Wednesday, December 17, 2014

Bonus 26 - Merenptah Stele

Merneptah Stele known as the Israel stela (JE 31408)
from the Egyptian Museum in Cairo. Public Domain
The Merenptah (also Merneptah) Stele dates to the time of the Egyptian Pharaoh Merenptah (1213-1203 BC ca. 1208 BC). It was discovered by Flinders Petrie in 1896 at Thebes. It is presently kept in the Cairo Museum. It is famous for being one of the earliest records of the name "Israel" outside of the Bible. Kitchen has strongly argued that Israel in the Merenptah Stele was a people group rather than a formal nation. 1.

One line states:
"Israel is laid waste, its seed is not;
Hurru (ie. Syria) is become a widow for Egypt." 

Reproduction of the Merenptah Stele displayed in Egypt
See James Hoffmeier's Lecture
  • 1. Kenneth A. Kitchen, “The Victories of Merenptah, and the Nature of Their Record,” Journal for the Study of the Old Testament 28, no. 3 (March 1, 2004): 272. 
For Further Study
  • Bimson, John J. “Merenptah’s Israel and Recent Theories of Israelite Origins,” Journal for the Study of the Old Testament, 49 (1991): 3–29.
  • Brock, Edwin C. “The Tomb of Merenptah.”  in The Treasures of the Valley of the Kings: Tombs and Temples of the Theban West Bank in Luxor, ed. Kent R. Weeks. Cairo: The American University in Cairo Press, 2001, 218–20.
  • Fisher, Clarence S. “Merenptah’s Throne Room.” The Museum Journal 15 (1924): 92–100.
  • Hasel, Michael G. “Israel in the Merneptah Stela,” Bulletin of the American Schools of Oriental Research 296 (1994): 45–61.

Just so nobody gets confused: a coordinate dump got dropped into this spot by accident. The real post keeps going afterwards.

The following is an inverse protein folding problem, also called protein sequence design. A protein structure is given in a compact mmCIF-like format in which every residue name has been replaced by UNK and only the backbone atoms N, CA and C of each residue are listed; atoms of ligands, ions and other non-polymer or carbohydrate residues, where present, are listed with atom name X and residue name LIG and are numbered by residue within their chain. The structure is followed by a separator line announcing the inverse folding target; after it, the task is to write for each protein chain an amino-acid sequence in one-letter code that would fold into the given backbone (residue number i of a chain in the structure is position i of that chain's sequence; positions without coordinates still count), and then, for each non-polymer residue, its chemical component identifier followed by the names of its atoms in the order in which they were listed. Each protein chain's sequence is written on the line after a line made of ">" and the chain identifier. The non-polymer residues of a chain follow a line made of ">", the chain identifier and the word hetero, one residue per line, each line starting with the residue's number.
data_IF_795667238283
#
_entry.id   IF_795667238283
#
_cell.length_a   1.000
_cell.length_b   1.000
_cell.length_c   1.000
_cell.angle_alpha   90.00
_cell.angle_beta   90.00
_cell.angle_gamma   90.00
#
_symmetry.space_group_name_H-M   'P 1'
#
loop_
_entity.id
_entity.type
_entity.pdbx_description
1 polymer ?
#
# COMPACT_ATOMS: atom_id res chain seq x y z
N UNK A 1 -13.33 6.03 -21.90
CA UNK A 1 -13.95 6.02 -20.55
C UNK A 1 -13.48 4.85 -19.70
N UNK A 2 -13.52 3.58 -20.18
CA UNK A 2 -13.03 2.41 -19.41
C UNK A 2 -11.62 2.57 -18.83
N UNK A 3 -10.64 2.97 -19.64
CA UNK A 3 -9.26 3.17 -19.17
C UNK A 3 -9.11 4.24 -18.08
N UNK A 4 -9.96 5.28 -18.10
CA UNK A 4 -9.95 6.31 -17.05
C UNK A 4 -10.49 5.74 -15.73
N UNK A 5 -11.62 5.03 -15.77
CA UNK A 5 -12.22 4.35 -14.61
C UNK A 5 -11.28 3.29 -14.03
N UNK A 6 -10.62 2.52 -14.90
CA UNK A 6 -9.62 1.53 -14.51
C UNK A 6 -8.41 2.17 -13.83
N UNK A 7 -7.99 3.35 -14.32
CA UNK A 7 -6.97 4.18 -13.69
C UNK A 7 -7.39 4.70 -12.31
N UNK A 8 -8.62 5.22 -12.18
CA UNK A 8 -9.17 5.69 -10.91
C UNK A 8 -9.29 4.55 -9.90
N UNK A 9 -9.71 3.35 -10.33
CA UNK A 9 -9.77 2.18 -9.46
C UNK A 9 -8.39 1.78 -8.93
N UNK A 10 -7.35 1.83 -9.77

• Hasel, Michael G. “Merenptah’s Inscription and Reliefs and the Origin of Israel.” Pp. 19–44 in The Near East in the Southwest: Essays in Honor of William G. Dever, ed. Beth A. Nakhai. Boston: American Schools of Oriental Research, 2003.
  • Hoffmeier, James K. “These Things Happened: Why a Historical Exodus is Essential for Theology” in Do Historical Matters Matter to Faith?: A Critical Appraisal of Modern and Postmodern Approaches to Scripture. Edited by James K. Hoffmeier and Dennia R. Magary. Wheaton, IL: Crossway, 2012.
  • Hoffmeier, James K. “The (Israel) Stela of Merneptah (2.6).” Pp. 40–41 in The Context of Scripture Volume II: Monumental Inscriptions from the Biblical World, ed. William W. Hallo. Leiden, The Netherlands: Brill, 2000.
  • Jaritz, Horst. “The Museum of the Mortuary Temple of Merenptah.” Egyptian Archaeology 19 (2001): 20–24.
  • Kitchen, Kenneth A.  Ramesside Inscriptions—Translated and Annotated, Translations, Vol. IV: Merenptah and the Late Nineteenth Dynasty, vol. 4 (Oxford, U.K.: Wiley-Blackwell, 2003), 4:10–15.
  • Kitchen, Kenneth A. “The Physical Text of Merenptah’s Victory Hymn (The “Israel Stela”).” The Journal of the Society for the Study of Egyptian Antiquities 24 (1994): 71–76.
  • Kitchen, Kenneth A. “The Victories of Merenptah, and the Nature of Their Record.” Journal for the Study of the Old Testament 28, no. 3 (March 1, 2004): 259–72.
  • Veen, Peter van der, Christoffer Theis, and Manfred Görg. “Israel in Canaan (Long) Before Pharaoh Merneptah? A Fresh Look at Berlin Statue Pedestal Relief  21687.” Journal of Ancient Egyptian Interconnections 2, no. 4 (2010): 15–25.
  • Wood, Bryant G. “Pharaoh Merneptah Meets Israel.” Bible and Spade 18, no. 3 (2005): 65–82.
  • Wood, Bryant G. “From Ramesses to Shiloh: Archaeological Discoveries Bearing on the Exodus-Judges Period” in Giving the Sense: Understanding and Using Old Testament Historical Texts. Edited by David M. Howard, Jr. and Michael A. Grisanti. Grand Rapids: Kregel Academic, 2003, 256-282.
  • Yurco, Frank J. “Merenptah’s Canaanite Campaign,” Journal of the American Research Center in Egypt 23 (January 1, 1986): 189–215.

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